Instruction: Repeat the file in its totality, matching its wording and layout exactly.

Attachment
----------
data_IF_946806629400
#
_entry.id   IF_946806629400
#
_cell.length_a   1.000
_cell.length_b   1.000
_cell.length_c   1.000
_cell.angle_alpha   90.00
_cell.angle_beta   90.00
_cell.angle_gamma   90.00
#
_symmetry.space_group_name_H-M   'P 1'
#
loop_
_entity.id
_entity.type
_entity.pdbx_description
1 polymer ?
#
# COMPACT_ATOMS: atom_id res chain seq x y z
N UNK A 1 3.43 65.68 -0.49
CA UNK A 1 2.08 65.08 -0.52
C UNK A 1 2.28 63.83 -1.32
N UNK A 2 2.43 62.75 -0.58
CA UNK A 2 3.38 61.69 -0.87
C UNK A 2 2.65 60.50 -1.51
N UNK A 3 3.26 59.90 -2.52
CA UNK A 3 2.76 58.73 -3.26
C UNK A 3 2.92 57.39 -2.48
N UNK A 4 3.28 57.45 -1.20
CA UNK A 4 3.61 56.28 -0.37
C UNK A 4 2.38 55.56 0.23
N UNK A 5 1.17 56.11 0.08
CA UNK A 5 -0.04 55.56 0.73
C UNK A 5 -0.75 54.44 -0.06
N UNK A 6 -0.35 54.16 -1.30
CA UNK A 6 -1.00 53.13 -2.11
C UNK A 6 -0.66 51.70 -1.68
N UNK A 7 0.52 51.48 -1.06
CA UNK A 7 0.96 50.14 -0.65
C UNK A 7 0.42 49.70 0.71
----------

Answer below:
data_IF_946806629400
#
_entry.id   IF_946806629400
#
_cell.length_a   1.000
_cell.length_b   1.000
_cell.length_c   1.000
_cell.angle_alpha   90.00
_cell.angle_beta   90.00
_cell.angle_gamma   90.00
#
_symmetry.space_group_name_H-M   'P 1'
#
loop_
_entity.id
_entity.type
_entity.pdbx_description
1 polymer ?
#
# COMPACT_ATOMS: atom_id res chain seq x y z
N UNK A 1 3.43 65.68 -0.49
CA UNK A 1 2.08 65.08 -0.52
C UNK A 1 2.28 63.83 -1.32
N UNK A 2 2.43 62.75 -0.58
CA UNK A 2 3.38 61.69 -0.87
C UNK A 2 2.65 60.50 -1.51
N UNK A 3 3.26 59.90 -2.52
CA UNK A 3 2.76 58.73 -3.26
C UNK A 3 2.92 57.39 -2.48
N UNK A 4 3.28 57.45 -1.20
CA UNK A 4 3.61 56.28 -0.37
C UNK A 4 2.38 55.56 0.23
N UNK A 5 1.17 56.11 0.08
CA UNK A 5 -0.04 55.56 0.73
C UNK A 5 -0.75 54.44 -0.06
N UNK A 6 -0.35 54.16 -1.30
CA UNK A 6 -1.00 53.13 -2.11
C UNK A 6 -0.66 51.70 -1.68
N UNK A 7 0.52 51.48 -1.06
CA UNK A 7 0.96 50.14 -0.65
C UNK A 7 0.42 49.70 0.71